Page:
Safe and Sound

Ipswich State Bank

Ipswich, SD
5
Star Rating
Founded in 1938, Ipswich State Bank is an FDIC-insured bank headquartered in Ipswich, SD. Regulatory filings show the bank having equity of $8.5 million on $52.6 million in assets, as of December 31, 2017.

Thanks to the work of 8 full-time employees, the bank currently holds loans and leases worth $30.1 million, $5.7 million of which are for real estate. The bank currently holds $43.2 million in deposits from U.S. customers.

Overall, Bankrate believes that, as of December 31, 2017, Ipswich State Bank exhibited a superior condition, earning a full 5 stars for safety and soundness. Keep reading for an analysis of how the bank did on the three key criteria Bankrate used to evaluate U.S. banks on safety and soundness.

WHAT IS
SAFE AND SOUND?

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THE INSTITUTION'S SCORE

Capital Score

Capital acts as a buffer against losses and as protection for account holders when a bank is struggling financially. Therefore, when it comes to measuring an a bank's financial stability, capital is important. From a safety and soundness perspective, more capital is preferred.

On our test to measure the adequacy of a bank's capital, Ipswich State Bank racked up 22 out of a possible 30 points, above the national average of 13.13.

One way to measure this buffer is looking at a bank's Tier 1 capital ratio. Ipswich State Bank's Tier 1 capital ratio was 21.95 percent, higher than the 6 percent level regulators consider adequate, but under the national average of 25.65 percent. A higher capital ratio suggests the bank will be better able to weather financial challenges.

Overall, Ipswich State Bank held equity amounting to 16.13 percent of its assets, which exceeded the national average of 12.03 percent.

Asset Quality Score

Bankrate uses this test to estimate the impact of problem assets, such as unpaid loans, on the bank's loan loss reserves and overall capitalization.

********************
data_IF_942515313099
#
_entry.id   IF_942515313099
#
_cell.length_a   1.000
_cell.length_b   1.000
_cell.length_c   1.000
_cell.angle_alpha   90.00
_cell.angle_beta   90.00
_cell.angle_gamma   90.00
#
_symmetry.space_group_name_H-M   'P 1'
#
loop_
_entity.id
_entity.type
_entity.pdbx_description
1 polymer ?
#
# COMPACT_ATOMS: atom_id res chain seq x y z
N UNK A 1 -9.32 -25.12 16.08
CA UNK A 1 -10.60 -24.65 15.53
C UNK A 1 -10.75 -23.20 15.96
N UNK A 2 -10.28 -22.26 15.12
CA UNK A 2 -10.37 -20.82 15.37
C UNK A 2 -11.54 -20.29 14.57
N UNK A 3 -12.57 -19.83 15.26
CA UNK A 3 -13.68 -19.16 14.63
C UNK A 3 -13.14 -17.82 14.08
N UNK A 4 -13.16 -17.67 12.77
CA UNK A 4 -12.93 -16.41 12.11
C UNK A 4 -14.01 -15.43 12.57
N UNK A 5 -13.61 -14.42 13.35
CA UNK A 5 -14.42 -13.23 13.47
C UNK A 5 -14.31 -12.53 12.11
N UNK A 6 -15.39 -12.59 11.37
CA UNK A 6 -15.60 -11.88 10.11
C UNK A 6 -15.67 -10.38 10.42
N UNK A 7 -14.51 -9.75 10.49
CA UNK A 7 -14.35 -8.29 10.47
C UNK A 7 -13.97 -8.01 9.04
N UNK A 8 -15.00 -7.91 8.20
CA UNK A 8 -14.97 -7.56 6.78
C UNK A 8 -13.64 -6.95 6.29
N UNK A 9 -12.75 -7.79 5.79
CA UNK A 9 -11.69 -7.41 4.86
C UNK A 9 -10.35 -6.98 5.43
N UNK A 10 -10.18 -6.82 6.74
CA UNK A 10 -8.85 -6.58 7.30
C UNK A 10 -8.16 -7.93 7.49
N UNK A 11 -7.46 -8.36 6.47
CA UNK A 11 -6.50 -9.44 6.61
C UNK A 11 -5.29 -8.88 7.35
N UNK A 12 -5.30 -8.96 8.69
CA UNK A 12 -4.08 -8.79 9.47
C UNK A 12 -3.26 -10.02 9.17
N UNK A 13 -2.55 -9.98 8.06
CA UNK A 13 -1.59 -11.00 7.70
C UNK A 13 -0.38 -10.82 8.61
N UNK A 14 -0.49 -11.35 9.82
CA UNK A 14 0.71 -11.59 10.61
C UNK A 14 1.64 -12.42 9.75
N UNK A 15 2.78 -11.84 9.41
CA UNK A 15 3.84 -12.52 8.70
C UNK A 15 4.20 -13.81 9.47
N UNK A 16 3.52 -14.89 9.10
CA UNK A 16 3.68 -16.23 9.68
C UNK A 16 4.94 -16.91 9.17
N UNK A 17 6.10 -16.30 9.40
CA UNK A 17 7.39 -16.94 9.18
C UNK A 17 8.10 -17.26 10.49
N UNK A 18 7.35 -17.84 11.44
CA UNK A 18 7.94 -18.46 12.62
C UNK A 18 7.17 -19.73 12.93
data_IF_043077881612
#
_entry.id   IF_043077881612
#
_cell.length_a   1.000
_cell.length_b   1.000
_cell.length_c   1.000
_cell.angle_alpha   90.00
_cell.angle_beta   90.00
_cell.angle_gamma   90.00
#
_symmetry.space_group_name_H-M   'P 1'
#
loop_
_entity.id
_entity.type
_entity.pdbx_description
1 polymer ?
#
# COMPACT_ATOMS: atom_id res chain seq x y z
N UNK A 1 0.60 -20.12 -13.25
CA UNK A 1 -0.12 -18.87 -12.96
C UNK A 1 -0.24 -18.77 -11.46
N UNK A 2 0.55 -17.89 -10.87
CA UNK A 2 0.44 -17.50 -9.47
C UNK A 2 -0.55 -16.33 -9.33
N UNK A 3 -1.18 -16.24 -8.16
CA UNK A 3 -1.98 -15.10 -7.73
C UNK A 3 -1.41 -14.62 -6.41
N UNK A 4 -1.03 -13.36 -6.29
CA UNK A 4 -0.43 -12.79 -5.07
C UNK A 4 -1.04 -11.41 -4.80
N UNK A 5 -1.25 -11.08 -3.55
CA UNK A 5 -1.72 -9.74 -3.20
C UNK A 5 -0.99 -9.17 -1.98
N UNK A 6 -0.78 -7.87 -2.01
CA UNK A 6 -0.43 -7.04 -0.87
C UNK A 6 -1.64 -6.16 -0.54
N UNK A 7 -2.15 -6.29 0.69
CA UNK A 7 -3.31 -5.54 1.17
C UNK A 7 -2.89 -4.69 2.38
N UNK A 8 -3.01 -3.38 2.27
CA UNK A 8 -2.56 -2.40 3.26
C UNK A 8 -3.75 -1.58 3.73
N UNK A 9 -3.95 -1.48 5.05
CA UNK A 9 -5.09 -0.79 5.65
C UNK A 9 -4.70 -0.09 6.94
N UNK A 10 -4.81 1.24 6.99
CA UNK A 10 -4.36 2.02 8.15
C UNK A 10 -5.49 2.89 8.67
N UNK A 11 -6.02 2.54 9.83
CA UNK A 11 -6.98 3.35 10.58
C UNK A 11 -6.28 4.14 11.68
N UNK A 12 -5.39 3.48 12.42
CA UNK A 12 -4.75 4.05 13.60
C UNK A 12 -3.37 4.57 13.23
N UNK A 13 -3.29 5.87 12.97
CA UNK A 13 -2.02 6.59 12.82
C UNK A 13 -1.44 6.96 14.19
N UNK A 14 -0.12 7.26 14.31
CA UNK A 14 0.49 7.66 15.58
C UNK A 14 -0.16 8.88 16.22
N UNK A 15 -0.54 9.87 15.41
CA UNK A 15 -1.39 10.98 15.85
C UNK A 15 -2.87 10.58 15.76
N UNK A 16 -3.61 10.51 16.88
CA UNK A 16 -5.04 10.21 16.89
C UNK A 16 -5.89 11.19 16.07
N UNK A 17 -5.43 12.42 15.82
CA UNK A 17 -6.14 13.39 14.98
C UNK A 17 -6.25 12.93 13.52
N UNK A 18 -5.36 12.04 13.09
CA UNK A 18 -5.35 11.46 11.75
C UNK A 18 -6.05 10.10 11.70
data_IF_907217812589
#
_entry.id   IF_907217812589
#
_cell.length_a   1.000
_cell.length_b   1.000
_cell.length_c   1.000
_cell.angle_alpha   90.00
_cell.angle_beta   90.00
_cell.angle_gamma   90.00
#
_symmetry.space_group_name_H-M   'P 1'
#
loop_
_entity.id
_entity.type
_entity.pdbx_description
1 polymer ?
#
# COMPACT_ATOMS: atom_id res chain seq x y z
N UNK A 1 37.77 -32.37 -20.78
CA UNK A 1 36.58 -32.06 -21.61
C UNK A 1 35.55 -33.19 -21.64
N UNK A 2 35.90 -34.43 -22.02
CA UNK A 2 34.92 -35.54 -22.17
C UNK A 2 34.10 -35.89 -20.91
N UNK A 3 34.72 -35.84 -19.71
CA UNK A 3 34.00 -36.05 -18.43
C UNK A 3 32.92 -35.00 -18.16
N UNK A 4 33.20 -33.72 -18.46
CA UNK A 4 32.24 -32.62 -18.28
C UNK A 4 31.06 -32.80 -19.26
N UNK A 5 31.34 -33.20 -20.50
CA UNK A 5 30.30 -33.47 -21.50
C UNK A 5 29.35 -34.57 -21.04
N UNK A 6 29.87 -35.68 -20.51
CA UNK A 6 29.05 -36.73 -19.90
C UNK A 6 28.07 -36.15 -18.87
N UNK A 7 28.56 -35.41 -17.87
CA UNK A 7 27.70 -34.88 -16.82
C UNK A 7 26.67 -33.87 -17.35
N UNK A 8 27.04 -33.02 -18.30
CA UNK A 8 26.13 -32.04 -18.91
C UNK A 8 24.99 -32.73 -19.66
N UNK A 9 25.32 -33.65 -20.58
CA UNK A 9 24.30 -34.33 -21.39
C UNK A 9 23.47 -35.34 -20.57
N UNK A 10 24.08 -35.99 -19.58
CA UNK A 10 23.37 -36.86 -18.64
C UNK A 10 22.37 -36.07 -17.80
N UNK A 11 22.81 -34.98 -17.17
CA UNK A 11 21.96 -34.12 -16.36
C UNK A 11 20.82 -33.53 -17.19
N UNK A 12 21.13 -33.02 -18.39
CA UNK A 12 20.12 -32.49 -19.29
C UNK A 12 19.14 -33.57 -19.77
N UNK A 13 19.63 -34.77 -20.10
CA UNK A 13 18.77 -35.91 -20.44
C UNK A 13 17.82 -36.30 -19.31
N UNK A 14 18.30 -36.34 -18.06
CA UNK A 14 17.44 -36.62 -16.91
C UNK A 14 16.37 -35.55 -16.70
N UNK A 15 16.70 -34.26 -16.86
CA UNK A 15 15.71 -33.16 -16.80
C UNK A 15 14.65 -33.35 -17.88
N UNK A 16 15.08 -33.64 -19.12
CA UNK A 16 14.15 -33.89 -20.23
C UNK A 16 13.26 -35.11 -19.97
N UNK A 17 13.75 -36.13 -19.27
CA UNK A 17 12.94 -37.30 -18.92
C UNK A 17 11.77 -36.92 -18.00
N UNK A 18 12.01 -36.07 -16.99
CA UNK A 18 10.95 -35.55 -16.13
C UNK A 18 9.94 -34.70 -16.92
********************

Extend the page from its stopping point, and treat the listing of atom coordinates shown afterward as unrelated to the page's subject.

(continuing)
Having large numbers of these types of assets may eventually force a bank to use capital to absorb losses, diminishing its buffer of equity. It also means that there are likely to be many assets that are in non-accrual status and thus aren't earning interest for the bank, resulting in lower earnings and potentially more risk of a failure in the future.

On Bankrate's asset quality test, Ipswich State Bank scored 40 out of a possible 40 points, beating out the national average of 37.49 points.

A handy indicator of asset quality is the percentage of problem assets a bank holds compared to its total assets. As of December 31, 2017, none of Ipswich State Bank's loans were noncurrent, meaning they were more than 90 days past due or were in non-accrual status. That's below the national average of 1.01 percent.

Banks keep a reserve known as an "allowance for loan and lease losses" to deal with troubled assets . Comparing the size of that reserve to the total amount of problematic loans can be a handy indicator when evaluating a bank's ability to manage problem assets. Unfortunately, the FDIC did not provide information on Ipswich State Bank's loan loss allowance in its most recent filings.

Earnings score

How profitable a bank is has an effect on its safety and soundness. Earnings may be retained by the bank, expanding its capital cushion, or be used to address problematic loans, potentially making the bank more resilient in times of trouble. Losses, on the other hand, reduce a bank's ability to do those things.

Ipswich State Bank received above-average marks on Bankrate's earnings test, achieving a score of 16 out of a possible 30.

One key way to measure a bank's earnings is return on equity, calculated by dividing net income (profit, basically) by the total amount of equity. The most recent annualized quarterly return on equity for Ipswich State Bank was 7.87 percent, below the national average of 8.10 percent.

The bank earned net income of $654,000 on total equity of $8.5 million for the twelve months ended December 31, 2017. The bank reported an annualized return on average assets, or ROA, of 1.22 percent, above the 1 percent deemed satisfactory in accordance with industry standards, and above the average for U.S. banks of 1.00 percent.

WHAT IS SAFE & SOUND?

Bankrate.com's Safe & Sound Ratings provide a star rating system to evaluate the current financial status of financial institutions. The information gathered about banks, credit unions and thrifts is updated as set forth in the Terms of Use of Safe & Sound Ratings and Reports. The Safe & Sound Ratings information is grouped by categories of banks, thrifts and credit unions.

Scoring methodology

Bankrate.com evaluates the financial condition of institutions and assigns a one- to five-star rating for each with five stars representing the highest rating. Institutions with satisfactory performance will generally receive a rating of three or more stars. The majority of institutions fall into the three- to four-star range. An institution with an "NR" rating may be too new to rate or may have limited the publicly available information in their regulatory filings. The "NR" is not an indication of financial strength or weakness. The Safe & Sound rating is believed to be reliable, but the information is not guaranteed. In addition, events since the information was collected may have altered the institution's financial condition.